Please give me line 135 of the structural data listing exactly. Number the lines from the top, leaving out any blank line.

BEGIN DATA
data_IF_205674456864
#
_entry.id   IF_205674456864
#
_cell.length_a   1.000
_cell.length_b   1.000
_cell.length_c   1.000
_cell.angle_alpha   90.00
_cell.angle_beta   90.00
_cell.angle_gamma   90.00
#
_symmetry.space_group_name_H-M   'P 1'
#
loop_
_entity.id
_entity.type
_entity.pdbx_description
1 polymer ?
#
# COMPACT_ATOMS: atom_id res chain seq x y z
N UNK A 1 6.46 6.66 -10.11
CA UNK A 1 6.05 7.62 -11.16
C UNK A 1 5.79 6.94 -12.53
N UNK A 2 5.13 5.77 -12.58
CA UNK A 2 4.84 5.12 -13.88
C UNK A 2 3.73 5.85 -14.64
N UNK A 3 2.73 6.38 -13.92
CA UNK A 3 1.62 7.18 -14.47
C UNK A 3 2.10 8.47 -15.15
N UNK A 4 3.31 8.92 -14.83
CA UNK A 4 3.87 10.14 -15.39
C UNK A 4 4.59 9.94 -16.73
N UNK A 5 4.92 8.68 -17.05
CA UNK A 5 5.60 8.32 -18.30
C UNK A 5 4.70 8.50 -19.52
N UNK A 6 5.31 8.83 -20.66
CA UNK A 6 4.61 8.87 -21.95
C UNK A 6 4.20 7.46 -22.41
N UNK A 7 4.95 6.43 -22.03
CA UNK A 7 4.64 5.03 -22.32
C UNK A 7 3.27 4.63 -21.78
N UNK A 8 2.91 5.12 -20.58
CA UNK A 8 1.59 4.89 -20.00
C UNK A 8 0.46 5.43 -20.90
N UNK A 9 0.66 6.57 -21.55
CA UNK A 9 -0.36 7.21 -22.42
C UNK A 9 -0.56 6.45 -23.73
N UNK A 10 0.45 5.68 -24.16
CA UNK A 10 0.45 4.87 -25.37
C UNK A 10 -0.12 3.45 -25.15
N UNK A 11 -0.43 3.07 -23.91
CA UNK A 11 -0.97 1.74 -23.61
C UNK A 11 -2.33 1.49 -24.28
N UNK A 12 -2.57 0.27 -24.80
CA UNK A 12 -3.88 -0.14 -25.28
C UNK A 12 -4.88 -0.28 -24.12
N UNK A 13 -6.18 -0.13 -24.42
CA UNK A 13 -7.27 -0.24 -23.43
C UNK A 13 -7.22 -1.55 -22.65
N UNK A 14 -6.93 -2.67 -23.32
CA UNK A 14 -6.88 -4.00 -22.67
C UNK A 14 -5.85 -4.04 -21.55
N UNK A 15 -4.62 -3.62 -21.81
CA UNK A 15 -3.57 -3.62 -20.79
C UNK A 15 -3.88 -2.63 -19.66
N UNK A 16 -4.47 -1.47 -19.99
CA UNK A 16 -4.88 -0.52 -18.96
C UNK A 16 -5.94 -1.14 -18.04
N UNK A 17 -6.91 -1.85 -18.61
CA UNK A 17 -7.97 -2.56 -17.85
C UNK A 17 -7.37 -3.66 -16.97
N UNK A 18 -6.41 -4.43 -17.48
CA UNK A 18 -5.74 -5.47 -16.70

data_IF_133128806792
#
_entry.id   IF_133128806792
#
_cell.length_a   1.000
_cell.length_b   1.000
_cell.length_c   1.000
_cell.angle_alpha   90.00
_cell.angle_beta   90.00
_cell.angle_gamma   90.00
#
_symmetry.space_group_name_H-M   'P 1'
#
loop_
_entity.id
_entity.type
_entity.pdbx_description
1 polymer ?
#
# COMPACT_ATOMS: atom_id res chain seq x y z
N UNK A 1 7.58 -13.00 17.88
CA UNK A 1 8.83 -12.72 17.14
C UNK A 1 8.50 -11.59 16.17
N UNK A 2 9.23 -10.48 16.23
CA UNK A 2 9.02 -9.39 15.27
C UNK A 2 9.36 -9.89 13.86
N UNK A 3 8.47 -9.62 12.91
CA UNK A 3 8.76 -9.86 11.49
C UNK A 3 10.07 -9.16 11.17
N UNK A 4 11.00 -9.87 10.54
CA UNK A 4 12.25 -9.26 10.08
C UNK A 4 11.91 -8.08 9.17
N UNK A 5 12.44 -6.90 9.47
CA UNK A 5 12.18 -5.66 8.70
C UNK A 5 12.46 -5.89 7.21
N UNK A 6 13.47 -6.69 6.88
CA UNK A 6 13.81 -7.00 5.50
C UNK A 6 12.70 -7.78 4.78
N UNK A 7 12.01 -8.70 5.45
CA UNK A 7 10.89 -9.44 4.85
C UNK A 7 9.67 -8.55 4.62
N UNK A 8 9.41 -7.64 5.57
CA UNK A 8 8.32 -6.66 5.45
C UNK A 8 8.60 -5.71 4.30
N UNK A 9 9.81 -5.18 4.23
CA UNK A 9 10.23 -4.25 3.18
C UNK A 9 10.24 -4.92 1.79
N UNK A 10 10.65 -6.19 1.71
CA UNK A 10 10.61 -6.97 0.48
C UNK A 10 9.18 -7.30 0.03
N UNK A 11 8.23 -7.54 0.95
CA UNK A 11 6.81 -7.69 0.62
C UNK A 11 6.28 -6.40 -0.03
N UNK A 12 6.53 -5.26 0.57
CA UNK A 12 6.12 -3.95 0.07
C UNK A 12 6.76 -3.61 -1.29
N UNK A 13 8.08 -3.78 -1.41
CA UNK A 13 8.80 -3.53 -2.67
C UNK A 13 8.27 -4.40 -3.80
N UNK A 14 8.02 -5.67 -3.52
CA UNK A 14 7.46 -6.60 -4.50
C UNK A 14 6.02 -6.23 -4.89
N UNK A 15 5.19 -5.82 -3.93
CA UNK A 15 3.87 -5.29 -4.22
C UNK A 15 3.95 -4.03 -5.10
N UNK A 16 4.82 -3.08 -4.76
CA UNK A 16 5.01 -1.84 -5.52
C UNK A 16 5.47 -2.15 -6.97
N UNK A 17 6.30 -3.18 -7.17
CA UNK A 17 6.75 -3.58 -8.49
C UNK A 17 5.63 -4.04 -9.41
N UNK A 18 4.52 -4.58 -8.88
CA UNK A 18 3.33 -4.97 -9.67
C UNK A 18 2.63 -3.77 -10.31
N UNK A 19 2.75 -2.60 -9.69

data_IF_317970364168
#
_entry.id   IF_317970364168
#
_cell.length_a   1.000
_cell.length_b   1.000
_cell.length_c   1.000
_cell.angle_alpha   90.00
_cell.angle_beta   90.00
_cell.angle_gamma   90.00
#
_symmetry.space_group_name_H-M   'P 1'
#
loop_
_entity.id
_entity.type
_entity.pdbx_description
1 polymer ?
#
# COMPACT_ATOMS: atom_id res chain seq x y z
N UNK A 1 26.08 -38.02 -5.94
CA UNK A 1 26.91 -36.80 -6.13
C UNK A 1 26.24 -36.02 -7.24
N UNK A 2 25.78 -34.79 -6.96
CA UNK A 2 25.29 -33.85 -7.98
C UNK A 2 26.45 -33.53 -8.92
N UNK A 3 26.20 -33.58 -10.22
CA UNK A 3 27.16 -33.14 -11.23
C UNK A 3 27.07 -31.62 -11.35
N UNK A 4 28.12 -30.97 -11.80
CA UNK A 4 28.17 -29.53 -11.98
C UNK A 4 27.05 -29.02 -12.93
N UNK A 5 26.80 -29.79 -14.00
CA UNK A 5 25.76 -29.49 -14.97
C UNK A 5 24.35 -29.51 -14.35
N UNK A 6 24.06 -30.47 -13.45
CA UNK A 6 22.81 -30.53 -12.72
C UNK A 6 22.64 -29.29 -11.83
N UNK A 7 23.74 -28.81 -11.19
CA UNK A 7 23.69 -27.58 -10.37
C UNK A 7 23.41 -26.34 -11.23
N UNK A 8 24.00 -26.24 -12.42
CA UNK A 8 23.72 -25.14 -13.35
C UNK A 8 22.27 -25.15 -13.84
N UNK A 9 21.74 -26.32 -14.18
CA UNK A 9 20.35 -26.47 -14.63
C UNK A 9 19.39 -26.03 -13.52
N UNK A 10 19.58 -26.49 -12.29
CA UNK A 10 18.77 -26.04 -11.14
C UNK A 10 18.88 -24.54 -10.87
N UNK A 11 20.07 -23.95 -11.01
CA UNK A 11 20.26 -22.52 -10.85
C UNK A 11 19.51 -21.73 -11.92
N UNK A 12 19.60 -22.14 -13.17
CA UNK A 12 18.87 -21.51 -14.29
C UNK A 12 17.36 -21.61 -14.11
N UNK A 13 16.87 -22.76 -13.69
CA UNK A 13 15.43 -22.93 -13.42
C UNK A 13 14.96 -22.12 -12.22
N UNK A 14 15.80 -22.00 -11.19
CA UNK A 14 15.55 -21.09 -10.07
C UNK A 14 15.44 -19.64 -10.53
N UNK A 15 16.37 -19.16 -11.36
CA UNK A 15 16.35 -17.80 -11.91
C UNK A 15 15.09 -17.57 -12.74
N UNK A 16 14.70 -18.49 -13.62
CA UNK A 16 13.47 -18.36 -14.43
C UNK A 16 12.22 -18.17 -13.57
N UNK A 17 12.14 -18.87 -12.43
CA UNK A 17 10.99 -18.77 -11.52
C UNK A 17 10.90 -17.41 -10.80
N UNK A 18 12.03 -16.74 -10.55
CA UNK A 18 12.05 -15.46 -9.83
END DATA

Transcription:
C UNK A 14 6.02 -6.23 -4.89